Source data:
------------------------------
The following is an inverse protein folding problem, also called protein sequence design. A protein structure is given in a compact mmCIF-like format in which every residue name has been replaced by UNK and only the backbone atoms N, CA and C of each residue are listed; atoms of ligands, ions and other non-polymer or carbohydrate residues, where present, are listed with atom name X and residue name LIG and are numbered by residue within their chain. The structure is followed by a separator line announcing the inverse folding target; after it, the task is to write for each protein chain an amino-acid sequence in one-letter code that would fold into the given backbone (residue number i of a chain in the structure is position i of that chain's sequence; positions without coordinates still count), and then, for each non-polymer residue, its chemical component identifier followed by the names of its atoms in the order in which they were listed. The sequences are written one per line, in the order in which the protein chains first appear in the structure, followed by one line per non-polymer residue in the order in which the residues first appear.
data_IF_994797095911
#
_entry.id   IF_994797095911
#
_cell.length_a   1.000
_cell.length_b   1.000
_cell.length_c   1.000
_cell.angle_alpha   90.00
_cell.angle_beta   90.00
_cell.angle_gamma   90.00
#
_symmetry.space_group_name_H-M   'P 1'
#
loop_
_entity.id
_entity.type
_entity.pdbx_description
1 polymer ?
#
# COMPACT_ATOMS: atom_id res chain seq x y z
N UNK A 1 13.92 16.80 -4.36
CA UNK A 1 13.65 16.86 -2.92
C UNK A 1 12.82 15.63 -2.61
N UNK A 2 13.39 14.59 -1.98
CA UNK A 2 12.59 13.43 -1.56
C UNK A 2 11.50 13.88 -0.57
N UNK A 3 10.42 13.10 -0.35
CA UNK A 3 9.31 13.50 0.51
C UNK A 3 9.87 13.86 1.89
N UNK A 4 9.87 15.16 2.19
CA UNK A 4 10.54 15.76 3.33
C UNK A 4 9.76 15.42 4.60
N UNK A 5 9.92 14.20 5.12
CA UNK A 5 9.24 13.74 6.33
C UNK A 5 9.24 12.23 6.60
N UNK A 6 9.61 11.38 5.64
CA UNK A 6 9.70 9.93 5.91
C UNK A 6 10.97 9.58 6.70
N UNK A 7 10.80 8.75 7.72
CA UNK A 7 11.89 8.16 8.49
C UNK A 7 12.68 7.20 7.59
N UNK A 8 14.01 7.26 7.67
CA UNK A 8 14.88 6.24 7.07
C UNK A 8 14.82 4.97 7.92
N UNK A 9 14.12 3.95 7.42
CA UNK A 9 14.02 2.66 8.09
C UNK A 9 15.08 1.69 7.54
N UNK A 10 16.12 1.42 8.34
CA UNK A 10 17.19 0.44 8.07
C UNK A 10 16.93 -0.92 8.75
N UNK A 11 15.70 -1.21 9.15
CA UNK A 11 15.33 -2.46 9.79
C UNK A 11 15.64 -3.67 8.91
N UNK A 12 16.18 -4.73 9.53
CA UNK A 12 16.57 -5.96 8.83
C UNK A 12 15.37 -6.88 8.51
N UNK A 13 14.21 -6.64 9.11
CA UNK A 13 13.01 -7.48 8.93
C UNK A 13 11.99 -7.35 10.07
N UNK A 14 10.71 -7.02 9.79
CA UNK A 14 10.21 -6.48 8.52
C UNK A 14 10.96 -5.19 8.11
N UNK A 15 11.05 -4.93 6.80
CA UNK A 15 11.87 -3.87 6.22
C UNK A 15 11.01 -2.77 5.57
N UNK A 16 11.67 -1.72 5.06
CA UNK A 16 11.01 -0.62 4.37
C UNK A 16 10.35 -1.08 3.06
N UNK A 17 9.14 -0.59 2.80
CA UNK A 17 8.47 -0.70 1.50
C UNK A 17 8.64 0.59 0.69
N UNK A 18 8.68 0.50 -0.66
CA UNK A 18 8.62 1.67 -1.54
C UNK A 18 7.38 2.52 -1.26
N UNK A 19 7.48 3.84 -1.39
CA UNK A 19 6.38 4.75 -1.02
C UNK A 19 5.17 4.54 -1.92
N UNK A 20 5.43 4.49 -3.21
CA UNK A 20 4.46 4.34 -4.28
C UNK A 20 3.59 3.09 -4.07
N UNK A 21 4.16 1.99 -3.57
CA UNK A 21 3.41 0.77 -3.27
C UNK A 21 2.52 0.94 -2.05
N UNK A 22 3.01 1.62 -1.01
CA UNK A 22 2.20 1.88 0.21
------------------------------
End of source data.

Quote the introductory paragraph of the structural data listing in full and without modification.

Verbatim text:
The following is an inverse protein folding problem, also called protein sequence design. A protein structure is given in a compact mmCIF-like format in which every residue name has been replaced by UNK and only the backbone atoms N, CA and C of each residue are listed; atoms of ligands, ions and other non-polymer or carbohydrate residues, where present, are listed with atom name X and residue name LIG and are numbered by residue within their chain. The structure is followed by a separator line announcing the inverse folding target; after it, the task is to write for each protein chain an amino-acid sequence in one-letter code that would fold into the given backbone (residue number i of a chain in the structure is position i of that chain's sequence; positions without coordinates still count), and then, for each non-polymer residue, its chemical component identifier followed by the names of its atoms in the order in which they were listed. The sequences are written one per line, in the order in which the protein chains first appear in the structure, followed by one line per non-polymer residue in the order in which the residues first appear.